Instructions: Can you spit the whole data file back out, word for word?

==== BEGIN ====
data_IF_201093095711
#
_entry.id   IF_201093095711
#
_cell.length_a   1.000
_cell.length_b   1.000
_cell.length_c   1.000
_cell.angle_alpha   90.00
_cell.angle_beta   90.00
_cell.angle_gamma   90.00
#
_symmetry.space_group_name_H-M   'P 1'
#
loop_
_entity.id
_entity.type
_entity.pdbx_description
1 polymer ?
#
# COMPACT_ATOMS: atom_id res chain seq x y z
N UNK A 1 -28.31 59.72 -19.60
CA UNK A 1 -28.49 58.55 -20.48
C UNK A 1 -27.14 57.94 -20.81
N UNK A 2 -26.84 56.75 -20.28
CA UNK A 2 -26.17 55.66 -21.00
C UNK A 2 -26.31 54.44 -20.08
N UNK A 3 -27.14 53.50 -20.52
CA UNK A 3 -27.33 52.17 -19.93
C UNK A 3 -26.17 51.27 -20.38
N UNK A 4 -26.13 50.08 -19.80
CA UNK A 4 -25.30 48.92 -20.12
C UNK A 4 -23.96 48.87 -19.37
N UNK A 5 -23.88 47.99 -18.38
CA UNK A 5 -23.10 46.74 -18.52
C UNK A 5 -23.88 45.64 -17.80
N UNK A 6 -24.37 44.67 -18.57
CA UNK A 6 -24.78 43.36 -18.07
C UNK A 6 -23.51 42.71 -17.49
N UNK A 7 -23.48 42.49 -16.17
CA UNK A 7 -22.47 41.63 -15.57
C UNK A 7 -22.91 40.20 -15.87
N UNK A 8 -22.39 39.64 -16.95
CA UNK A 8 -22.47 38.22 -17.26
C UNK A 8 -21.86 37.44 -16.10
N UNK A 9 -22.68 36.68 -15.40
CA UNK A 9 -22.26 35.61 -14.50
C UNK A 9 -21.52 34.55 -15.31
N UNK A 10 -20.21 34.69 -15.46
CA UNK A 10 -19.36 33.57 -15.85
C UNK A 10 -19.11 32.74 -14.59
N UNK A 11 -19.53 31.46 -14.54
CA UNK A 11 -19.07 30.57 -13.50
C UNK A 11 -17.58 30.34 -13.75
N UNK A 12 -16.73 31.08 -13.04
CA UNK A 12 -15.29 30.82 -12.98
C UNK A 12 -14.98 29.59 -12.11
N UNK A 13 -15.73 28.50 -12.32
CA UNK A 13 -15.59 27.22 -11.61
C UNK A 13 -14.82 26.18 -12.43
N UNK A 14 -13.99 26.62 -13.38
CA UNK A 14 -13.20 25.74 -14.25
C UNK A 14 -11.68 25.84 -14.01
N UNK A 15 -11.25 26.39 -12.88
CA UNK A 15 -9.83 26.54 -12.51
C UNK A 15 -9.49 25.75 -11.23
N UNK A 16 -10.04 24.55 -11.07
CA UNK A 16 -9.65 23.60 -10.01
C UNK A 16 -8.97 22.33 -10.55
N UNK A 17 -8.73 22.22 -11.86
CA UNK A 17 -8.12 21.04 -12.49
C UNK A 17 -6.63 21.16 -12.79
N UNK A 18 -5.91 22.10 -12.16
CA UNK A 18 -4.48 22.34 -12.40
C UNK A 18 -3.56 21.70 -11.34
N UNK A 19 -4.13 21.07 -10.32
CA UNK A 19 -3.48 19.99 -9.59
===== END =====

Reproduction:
data_IF_201093095711
#
_entry.id   IF_201093095711
#
_cell.length_a   1.000
_cell.length_b   1.000
_cell.length_c   1.000
_cell.angle_alpha   90.00
_cell.angle_beta   90.00
_cell.angle_gamma   90.00
#
_symmetry.space_group_name_H-M   'P 1'
#
loop_
_entity.id
_entity.type
_entity.pdbx_description
1 polymer ?
#
# COMPACT_ATOMS: atom_id res chain seq x y z
N UNK A 1 -28.31 59.72 -19.60
CA UNK A 1 -28.49 58.55 -20.48
C UNK A 1 -27.14 57.94 -20.81
N UNK A 2 -26.84 56.75 -20.28
CA UNK A 2 -26.17 55.66 -21.00
C UNK A 2 -26.31 54.44 -20.08
N UNK A 3 -27.14 53.50 -20.52
CA UNK A 3 -27.33 52.17 -19.93
C UNK A 3 -26.17 51.27 -20.38
N UNK A 4 -26.13 50.08 -19.80
CA UNK A 4 -25.30 48.92 -20.12
C UNK A 4 -23.96 48.87 -19.37
N UNK A 5 -23.88 47.99 -18.38
CA UNK A 5 -23.10 46.74 -18.52
C UNK A 5 -23.88 45.64 -17.80
N UNK A 6 -24.37 44.67 -18.57
CA UNK A 6 -24.78 43.36 -18.07
C UNK A 6 -23.51 42.71 -17.49
N UNK A 7 -23.48 42.49 -16.17
CA UNK A 7 -22.47 41.63 -15.57
C UNK A 7 -22.91 40.20 -15.87
N UNK A 8 -22.39 39.64 -16.95
CA UNK A 8 -22.47 38.22 -17.26
C UNK A 8 -21.86 37.44 -16.10
N UNK A 9 -22.68 36.68 -15.40
CA UNK A 9 -22.26 35.61 -14.50
C UNK A 9 -21.52 34.55 -15.31
N UNK A 10 -20.21 34.69 -15.46
CA UNK A 10 -19.36 33.57 -15.85
C UNK A 10 -19.11 32.74 -14.59
N UNK A 11 -19.53 31.46 -14.54
CA UNK A 11 -19.07 30.57 -13.50
C UNK A 11 -17.58 30.34 -13.75
N UNK A 12 -16.73 31.08 -13.04
CA UNK A 12 -15.29 30.82 -12.98
C UNK A 12 -14.98 29.59 -12.11
N UNK A 13 -15.73 28.50 -12.32
CA UNK A 13 -15.59 27.22 -11.61
C UNK A 13 -14.82 26.18 -12.43
N UNK A 14 -13.99 26.62 -13.38
CA UNK A 14 -13.20 25.74 -14.25
C UNK A 14 -11.68 25.84 -14.01
N UNK A 15 -11.25 26.39 -12.88
CA UNK A 15 -9.83 26.54 -12.51
C UNK A 15 -9.49 25.75 -11.23
N UNK A 16 -10.04 24.55 -11.07
CA UNK A 16 -9.65 23.60 -10.01
C UNK A 16 -8.97 22.33 -10.55
N UNK A 17 -8.73 22.22 -11.86
CA UNK A 17 -8.12 21.04 -12.49
C UNK A 17 -6.63 21.16 -12.79
N UNK A 18 -5.91 22.10 -12.16
CA UNK A 18 -4.48 22.34 -12.40
C UNK A 18 -3.56 21.70 -11.34
N UNK A 19 -4.13 21.07 -10.32
CA UNK A 19 -3.48 19.99 -9.59